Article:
Yucateca Sopa de Lima (Lime Soup) (recipe adapted from the Hacienda Teya version)
First, a little background on Yucatecan food.
Yucatecan cuisine, derived from traditionally Mayan fare, differs somewhat from what most people consider to be Mexican food. While some of the ingredients are common to other parts of Mexico, Yucatan cooking makes heavy use of turkey, venison, sour oranges (used in many dishes), and a predominance of frijoles negro, (black beans) refried or whole, pickled onions, annatto spice and the slightly toxic and utterly unique epazote leaves.
Corn, corn tortillas, hot chillies (incendiary habanero and the milder Jalapeno and other peppers), coriander (leaves and seeds), tomatoes, avocado are used as they are elsewhere in Mexico. Chicken, Beef, pork, capers, olives, rice, black pepper, plantains and vinegar are perhaps post-Columbian colonial imports.
Signature Yucatecan dishes include:
Panuchos: a tostada made with corn tortillas stuffed with refried black beans topped with shredded white meat chicken or turkey that has been marinated in annatto spiced sour orange juice. Other toppings include sliced avocado, sour-orange pickled onions, tomatoes, and jalapeno peppers.
Salbutes: a tostada made with shredded chicken or turkey, lettuce, pickled onions, tomatoes, avocado and jalapeno pepper slices.
Papadzules: Rolled corn tortillas with eggs and covered in pumpkin and tomato sauces. Oddly enough considering the rather common ingredients, somewhat of an acquired taste.
Cochinita Pibil: A marinated (in sour-orange and annatto) pork dish that is cooked in banana leaves, most authentically in a pit.
Poc Chuc: Pork marinated in sour-orange juice and garlic and grilled over charcoal. Typically served with tomato and white onion salsa, roasted onion and fresh salsa.
Pavo en Relleno Negro: Turkey in black bean stuffing and sauce. A rather complex list of ingredients go into this dish including "black condiment", epazote, tomatoes, white onions. The stuffing includes pork, beef, onion, sweet green peppers, hard boiled eggs, black condiment and epazote leaves.
And . . .
Soupa de Lima ("Lime Soup"): can be prepared in the following manner:
(serves 8 and can be used as a light meal).
- 1 pound shredded turkey or chicken breast (sometimes more, sometimes less)
- 1 head of garlic
- Pinch of oregano
- 1 Sprig of fresh coriander
- 1 pound white onions
- 14 oz green sweet pepper
- 7 onces of tomatoes
- Oil (corn or canola if you are health-conscious)
- 6 fresh limes
- 2 quarts of chicken broth. (or water with a couple of bullion cubes)
- A cup of tortilla chips (not Fritos!). (note: the more authentic way is to take four corn tortillas, cut then into 1 inch strips and fry them in oil)
- Cook the chicken along with garlic, oregano, coriander and salt in two quarts of water. When the chicken is cooked, remove the chicken from the broth and shred it with a fork or your fingers (by pinching off pieces with your fingers).
- Strain broth and set aside.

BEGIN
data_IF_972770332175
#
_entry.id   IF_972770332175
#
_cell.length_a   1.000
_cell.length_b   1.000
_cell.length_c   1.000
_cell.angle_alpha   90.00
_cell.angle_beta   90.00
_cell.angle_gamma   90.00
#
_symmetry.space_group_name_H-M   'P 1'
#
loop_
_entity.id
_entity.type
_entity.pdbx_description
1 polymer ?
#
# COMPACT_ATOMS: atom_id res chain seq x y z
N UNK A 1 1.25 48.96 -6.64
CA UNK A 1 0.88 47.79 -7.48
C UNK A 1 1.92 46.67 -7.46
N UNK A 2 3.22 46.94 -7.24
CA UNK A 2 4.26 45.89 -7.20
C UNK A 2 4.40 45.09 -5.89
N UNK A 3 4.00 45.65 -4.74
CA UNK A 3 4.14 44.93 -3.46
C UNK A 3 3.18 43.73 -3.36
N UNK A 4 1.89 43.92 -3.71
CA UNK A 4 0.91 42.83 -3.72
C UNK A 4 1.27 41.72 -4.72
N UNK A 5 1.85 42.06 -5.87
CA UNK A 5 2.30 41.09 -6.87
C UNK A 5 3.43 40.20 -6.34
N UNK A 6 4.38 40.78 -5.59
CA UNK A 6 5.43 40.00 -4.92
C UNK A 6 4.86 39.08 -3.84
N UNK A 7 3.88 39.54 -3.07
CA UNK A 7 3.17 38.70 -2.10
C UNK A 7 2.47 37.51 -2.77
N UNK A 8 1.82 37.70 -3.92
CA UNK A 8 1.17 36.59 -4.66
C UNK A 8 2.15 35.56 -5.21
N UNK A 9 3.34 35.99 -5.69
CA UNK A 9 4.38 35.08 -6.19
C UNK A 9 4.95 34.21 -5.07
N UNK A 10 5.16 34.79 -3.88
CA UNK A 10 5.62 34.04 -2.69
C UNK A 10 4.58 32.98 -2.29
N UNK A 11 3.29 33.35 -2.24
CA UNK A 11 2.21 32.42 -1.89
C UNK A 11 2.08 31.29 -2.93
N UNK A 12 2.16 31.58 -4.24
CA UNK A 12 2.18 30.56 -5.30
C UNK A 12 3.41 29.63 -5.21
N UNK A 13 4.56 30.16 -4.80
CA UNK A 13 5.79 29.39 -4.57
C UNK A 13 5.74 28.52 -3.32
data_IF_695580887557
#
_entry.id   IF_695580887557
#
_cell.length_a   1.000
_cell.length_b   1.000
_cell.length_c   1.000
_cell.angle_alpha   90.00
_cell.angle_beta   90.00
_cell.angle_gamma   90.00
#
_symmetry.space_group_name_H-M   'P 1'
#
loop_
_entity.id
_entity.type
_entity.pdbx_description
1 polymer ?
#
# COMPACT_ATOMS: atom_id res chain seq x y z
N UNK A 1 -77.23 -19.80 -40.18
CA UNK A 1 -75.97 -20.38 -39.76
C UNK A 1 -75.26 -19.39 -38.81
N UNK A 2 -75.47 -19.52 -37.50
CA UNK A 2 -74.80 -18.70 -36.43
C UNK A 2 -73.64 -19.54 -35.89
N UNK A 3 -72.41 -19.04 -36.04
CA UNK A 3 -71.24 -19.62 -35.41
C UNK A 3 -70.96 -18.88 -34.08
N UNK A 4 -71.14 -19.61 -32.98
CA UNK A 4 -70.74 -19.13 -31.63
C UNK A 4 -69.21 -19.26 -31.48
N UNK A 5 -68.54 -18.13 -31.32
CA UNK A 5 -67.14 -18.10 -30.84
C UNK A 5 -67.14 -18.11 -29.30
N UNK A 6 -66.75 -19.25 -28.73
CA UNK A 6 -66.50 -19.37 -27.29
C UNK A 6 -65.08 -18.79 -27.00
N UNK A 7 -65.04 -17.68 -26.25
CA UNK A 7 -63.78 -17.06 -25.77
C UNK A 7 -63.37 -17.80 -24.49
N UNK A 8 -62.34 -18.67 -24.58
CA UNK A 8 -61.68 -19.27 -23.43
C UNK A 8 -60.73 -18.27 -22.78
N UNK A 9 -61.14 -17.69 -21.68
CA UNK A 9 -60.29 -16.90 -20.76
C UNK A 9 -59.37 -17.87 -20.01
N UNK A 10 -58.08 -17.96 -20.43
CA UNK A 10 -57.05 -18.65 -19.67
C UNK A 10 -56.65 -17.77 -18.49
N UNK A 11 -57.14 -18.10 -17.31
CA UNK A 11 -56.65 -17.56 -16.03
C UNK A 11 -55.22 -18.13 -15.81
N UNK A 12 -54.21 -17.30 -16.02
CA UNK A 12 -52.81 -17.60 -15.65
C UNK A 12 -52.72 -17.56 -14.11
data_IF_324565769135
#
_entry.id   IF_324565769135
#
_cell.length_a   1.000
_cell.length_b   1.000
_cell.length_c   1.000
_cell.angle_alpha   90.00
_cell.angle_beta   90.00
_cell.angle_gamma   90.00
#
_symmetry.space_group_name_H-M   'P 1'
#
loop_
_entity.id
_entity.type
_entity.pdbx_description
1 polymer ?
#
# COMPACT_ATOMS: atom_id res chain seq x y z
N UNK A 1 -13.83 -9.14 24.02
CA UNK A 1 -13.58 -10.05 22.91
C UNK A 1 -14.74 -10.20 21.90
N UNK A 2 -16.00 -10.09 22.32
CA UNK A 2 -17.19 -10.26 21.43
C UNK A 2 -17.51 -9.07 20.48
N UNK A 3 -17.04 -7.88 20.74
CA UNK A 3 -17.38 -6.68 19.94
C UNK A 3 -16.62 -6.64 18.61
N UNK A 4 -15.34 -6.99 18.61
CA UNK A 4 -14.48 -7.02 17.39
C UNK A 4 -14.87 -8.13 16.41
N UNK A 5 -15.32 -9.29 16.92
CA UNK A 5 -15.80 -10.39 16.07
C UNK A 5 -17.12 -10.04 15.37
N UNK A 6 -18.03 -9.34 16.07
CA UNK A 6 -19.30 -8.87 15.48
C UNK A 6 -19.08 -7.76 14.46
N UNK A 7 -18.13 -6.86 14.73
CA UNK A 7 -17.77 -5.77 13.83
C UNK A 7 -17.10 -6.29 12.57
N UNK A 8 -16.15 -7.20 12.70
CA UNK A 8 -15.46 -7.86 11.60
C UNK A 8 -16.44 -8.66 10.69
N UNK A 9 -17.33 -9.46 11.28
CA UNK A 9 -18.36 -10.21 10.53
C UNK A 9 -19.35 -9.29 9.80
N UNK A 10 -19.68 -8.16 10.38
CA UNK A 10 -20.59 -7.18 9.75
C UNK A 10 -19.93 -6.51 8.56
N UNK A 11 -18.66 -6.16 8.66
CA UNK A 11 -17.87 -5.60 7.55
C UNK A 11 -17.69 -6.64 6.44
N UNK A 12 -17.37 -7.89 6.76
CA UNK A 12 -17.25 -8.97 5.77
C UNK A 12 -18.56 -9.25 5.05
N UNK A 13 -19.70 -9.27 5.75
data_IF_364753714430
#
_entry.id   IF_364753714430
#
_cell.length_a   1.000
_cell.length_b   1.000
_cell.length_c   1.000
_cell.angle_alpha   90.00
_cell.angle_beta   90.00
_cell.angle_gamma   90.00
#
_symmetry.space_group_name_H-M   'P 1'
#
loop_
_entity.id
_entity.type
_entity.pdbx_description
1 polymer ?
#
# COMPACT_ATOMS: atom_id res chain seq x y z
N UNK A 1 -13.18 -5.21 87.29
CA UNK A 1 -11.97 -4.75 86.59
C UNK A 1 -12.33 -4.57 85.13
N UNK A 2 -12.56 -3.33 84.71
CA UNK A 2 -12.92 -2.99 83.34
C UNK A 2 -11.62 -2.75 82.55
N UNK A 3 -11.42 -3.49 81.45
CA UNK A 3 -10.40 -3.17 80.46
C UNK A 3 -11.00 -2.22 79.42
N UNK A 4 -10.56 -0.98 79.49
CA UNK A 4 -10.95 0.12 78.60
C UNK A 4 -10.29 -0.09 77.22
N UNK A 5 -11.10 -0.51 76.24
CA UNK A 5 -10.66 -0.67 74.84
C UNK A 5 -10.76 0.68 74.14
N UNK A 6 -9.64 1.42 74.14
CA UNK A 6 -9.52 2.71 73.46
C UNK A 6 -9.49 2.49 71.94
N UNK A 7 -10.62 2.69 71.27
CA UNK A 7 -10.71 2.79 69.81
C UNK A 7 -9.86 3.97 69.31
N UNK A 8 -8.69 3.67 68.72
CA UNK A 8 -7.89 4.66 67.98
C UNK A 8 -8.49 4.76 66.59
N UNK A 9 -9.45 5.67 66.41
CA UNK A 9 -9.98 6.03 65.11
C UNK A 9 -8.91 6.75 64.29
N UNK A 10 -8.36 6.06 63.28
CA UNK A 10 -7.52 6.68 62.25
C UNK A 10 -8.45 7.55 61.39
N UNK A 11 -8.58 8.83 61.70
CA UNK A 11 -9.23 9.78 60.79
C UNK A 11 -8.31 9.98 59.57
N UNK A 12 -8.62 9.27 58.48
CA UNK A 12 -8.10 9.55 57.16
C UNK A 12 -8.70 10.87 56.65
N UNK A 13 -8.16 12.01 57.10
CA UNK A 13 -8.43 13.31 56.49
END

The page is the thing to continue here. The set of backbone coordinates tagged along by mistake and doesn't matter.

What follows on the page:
- Chop onions, pepper and tomatoes and sauté in a small amount of oil over a low heat until the onions are translucent.
- Add all of the ingredients above, plus the juice of four limes (more or less to taste) to a pot and cook for 10 minutes.
Serve in soup bowls over a sparse layer of tortilla chips and garnish the top of the soup with a couple of thin round slices of lime.
Feel free to experiment with ingredient proportions as in our experience, while the basic ingredients were similar in the several places we visited, proportions, savory-ness, relative abundance of broth vs. chicken varied quite a bit. If any of our vegetarian readers wishes to attempt a meatless version of this dish, we would be delighted to append it to this article!
Cultural Notes: One unique dining experience in the Yucatan is to find restaurants or cantinas that offer botanas meals. Such establishments offer numerous free tapas-sized plates of many of the dishes mentioned here (and many more not mentioned) if you buy a beer, cocktail or some alcoholic beverage, however, one might even get by in some places with just an ice-tea or a soft drink. The amount of food served can be quite substantial, more than a meal.
Many Yucatecan eateries also offer live music ranging from Mariachi bands, pop bands to exquisitely beautiful romantic serenades that feature great vocal harmonies and outstanding guitar work. The capital city of the Yucatan, Merida closes down between 11am to 4pm, just about the only places that remain open are tourist shops, museums, restaurants and cafes. As the midday sun can be quite oppressive, it is perhaps entirely wise to do as the locals do, take a nap or enjoy a long relaxed lunch.
Presently, the US dollar is so weak that eating in restaurants can quite often be more expensive that a similar type meal in the U.S. Exceptions are botanas eateries, cocina ecomonica or the stalls that sell salbutes, panuchos and poc chuc or pulled-pork sandwiches (tortas) in the large outdoor and indoor markets. There can easily be a 10 to 1 price difference between food served in more mainstream restaurants and essentially the same (and in our experience sometimes better tasting) food found in the more humble and atmospheric market stalls.
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